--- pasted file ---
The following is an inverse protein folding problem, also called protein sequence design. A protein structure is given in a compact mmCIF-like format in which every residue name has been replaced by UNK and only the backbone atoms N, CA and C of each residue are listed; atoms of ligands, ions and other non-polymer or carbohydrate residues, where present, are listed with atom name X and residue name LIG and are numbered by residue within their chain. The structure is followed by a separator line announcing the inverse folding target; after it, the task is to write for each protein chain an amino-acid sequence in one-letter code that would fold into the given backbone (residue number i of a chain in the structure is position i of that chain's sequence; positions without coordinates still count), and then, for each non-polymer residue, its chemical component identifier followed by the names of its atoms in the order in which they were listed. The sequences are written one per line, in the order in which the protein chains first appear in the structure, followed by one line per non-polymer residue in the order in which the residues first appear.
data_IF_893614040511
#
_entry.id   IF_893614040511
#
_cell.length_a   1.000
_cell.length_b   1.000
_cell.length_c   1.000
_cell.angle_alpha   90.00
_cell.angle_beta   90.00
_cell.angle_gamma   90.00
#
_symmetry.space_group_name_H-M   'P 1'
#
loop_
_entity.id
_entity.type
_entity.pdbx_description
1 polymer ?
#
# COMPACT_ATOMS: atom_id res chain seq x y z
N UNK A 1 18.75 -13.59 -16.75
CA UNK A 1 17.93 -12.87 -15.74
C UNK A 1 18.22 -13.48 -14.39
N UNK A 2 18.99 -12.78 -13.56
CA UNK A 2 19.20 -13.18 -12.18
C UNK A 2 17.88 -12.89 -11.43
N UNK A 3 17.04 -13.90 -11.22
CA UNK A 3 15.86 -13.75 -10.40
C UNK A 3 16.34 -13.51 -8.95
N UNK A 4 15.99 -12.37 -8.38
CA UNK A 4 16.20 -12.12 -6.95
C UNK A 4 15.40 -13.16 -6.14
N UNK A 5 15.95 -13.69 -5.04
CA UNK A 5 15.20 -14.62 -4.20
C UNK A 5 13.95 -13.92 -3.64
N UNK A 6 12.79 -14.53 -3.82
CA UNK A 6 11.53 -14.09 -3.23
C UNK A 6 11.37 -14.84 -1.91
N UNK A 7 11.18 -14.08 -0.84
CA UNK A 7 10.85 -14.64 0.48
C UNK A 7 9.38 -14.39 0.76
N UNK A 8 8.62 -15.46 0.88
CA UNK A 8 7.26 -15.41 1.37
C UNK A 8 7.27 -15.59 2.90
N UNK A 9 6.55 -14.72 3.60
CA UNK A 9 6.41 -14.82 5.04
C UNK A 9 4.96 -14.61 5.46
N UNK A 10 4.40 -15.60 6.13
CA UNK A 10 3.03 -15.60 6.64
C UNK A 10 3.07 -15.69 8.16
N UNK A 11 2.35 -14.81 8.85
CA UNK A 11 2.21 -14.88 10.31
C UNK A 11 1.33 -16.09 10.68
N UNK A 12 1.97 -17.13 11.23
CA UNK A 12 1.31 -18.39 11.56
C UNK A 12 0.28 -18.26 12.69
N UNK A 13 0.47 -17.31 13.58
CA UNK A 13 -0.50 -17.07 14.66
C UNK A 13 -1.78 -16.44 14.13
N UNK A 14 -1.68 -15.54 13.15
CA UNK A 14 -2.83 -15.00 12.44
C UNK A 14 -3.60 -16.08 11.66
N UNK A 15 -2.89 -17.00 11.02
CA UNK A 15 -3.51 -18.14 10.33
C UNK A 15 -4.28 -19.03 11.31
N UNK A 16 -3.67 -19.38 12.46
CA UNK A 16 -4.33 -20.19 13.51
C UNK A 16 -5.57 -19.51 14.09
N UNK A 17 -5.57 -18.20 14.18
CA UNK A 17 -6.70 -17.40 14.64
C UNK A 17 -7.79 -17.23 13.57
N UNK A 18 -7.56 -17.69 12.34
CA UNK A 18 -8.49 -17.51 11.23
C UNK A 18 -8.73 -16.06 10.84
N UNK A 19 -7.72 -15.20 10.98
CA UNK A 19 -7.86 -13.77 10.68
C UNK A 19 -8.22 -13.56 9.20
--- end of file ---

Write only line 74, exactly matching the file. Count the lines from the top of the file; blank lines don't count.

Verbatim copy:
CA UNK A 18 -8.49 -17.51 11.23